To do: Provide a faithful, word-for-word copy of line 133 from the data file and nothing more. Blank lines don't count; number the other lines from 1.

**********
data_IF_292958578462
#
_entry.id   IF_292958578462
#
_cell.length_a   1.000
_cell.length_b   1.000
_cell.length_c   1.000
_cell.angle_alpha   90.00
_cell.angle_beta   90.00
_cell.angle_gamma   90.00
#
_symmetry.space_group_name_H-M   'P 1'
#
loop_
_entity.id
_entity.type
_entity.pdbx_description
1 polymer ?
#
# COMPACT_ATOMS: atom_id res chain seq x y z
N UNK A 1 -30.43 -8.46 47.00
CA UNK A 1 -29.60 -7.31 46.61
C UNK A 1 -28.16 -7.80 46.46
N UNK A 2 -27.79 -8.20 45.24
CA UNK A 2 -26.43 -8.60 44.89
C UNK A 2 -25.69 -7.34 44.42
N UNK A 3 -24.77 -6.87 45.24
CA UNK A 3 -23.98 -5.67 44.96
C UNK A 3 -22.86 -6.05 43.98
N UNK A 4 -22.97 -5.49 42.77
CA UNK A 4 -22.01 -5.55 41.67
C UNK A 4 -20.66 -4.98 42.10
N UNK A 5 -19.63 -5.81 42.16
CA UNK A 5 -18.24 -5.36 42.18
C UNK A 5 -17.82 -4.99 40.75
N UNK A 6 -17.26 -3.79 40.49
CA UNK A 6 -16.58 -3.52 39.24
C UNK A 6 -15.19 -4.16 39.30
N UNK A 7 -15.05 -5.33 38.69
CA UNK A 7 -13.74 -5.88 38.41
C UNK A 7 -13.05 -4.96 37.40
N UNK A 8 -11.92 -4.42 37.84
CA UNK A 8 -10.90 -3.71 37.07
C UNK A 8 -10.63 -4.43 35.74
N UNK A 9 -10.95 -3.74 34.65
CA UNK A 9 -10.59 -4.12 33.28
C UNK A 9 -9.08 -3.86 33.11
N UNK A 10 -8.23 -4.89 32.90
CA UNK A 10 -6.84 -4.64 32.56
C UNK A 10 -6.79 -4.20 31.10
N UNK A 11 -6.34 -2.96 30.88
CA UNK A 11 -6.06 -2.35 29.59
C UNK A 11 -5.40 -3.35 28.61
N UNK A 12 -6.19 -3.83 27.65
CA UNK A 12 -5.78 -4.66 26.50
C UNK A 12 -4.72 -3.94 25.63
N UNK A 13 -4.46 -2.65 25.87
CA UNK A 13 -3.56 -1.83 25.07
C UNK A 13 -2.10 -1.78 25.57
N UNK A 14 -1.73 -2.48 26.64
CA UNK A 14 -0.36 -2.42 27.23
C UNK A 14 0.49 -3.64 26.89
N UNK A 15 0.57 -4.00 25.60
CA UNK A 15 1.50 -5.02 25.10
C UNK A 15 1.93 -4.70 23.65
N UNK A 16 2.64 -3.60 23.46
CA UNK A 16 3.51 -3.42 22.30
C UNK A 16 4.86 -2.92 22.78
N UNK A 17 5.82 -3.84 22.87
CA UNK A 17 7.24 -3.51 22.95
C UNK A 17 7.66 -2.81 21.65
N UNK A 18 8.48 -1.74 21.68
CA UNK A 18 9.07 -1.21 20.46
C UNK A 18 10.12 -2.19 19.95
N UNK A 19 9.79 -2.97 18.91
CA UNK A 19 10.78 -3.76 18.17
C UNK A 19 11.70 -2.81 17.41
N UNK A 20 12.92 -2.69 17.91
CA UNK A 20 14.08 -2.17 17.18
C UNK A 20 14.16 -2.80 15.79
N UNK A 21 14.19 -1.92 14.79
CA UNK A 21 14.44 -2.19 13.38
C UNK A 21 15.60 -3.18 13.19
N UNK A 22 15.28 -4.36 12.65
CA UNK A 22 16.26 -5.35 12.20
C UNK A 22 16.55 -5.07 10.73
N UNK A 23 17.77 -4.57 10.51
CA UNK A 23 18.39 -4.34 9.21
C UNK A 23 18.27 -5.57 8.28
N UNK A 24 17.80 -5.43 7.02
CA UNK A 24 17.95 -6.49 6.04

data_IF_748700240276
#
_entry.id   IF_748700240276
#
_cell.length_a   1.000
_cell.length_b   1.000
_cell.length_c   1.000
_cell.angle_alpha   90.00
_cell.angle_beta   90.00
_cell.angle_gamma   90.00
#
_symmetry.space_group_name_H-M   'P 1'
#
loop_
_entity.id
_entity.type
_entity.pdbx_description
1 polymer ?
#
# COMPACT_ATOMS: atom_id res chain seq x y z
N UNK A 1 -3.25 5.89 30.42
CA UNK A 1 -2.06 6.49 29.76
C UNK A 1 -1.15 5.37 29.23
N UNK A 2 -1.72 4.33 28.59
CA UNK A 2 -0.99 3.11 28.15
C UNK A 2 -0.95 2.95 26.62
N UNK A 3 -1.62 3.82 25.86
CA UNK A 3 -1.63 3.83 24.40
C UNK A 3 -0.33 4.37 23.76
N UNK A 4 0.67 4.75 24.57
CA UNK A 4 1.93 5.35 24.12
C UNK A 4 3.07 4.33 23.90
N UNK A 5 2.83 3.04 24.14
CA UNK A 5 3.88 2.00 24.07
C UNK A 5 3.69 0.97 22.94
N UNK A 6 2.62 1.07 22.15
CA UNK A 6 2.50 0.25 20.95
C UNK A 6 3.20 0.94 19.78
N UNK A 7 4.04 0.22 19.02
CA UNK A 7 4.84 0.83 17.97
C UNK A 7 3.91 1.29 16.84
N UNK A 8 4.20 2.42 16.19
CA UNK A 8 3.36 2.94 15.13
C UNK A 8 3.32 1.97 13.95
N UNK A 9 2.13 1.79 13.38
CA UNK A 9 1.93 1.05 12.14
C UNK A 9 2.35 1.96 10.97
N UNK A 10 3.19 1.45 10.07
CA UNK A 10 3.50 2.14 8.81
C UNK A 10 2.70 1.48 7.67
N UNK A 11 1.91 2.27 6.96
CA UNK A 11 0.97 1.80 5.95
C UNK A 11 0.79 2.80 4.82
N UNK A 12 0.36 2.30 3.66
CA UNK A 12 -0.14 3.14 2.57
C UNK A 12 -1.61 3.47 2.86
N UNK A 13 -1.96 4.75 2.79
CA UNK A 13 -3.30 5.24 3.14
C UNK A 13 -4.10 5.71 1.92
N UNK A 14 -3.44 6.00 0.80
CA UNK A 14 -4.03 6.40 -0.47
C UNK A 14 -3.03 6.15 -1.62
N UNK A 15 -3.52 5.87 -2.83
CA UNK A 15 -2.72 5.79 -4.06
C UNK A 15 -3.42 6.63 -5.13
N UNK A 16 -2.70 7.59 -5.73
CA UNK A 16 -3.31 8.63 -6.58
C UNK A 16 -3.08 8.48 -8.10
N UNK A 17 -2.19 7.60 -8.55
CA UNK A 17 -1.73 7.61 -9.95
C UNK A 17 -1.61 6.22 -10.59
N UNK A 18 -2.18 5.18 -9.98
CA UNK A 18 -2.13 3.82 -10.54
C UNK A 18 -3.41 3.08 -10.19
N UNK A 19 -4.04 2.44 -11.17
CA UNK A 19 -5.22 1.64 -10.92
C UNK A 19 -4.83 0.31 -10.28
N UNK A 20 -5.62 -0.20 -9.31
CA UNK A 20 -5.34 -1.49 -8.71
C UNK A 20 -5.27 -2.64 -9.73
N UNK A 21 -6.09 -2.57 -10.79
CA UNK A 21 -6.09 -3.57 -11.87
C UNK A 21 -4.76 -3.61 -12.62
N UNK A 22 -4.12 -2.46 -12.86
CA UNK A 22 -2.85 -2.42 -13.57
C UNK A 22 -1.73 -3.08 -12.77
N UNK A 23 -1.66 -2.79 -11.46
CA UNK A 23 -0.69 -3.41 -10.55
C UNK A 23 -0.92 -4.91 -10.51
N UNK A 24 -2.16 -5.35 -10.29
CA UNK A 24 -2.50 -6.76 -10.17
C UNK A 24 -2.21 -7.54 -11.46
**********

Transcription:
N UNK A 8 4.20 2.42 16.19